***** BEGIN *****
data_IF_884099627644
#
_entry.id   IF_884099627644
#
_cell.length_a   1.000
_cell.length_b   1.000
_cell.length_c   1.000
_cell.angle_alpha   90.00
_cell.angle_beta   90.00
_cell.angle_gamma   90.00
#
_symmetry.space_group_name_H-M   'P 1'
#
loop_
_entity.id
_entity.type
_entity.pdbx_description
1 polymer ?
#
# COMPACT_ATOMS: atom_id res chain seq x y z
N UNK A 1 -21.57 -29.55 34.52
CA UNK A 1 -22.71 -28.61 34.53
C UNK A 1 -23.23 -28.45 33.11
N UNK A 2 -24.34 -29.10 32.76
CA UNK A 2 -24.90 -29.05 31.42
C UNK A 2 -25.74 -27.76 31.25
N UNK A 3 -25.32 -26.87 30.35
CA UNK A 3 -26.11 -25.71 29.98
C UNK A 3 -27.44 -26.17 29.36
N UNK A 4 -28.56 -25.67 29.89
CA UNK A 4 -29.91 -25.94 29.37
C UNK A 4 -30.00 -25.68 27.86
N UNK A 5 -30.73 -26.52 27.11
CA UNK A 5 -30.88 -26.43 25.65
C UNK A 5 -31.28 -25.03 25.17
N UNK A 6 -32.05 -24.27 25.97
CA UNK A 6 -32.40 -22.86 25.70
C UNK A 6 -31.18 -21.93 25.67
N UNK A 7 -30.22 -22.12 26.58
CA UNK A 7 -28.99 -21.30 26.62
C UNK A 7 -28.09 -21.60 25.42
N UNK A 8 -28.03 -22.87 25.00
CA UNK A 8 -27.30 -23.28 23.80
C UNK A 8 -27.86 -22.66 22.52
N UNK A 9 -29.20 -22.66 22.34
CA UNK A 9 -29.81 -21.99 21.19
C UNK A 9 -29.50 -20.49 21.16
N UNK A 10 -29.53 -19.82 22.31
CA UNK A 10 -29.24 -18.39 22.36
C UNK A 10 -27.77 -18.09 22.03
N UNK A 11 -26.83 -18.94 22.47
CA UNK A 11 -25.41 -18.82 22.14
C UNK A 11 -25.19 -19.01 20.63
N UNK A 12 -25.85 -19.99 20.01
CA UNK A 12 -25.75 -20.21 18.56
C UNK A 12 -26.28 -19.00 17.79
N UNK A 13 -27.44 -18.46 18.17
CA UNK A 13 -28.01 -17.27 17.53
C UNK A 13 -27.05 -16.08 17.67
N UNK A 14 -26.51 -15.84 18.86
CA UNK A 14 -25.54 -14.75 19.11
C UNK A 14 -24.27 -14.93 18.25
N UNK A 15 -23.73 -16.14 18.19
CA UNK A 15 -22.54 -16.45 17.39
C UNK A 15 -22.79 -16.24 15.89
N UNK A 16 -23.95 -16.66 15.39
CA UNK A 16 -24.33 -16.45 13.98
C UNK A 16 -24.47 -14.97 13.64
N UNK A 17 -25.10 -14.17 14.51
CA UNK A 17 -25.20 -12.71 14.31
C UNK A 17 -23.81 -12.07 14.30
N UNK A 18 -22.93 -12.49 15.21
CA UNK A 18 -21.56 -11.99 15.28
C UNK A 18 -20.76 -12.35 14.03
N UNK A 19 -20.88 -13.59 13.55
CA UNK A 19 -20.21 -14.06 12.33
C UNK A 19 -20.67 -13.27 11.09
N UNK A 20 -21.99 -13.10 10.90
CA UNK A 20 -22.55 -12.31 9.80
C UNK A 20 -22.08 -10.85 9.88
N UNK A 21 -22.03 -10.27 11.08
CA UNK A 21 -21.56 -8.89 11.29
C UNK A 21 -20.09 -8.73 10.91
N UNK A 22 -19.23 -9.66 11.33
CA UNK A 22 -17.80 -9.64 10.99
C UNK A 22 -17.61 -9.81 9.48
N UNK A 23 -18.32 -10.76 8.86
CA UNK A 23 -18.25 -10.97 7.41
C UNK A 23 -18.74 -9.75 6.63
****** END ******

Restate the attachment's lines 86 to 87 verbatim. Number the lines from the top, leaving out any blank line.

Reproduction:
C UNK A 22 -17.61 -9.81 9.48
N UNK A 23 -18.32 -10.76 8.86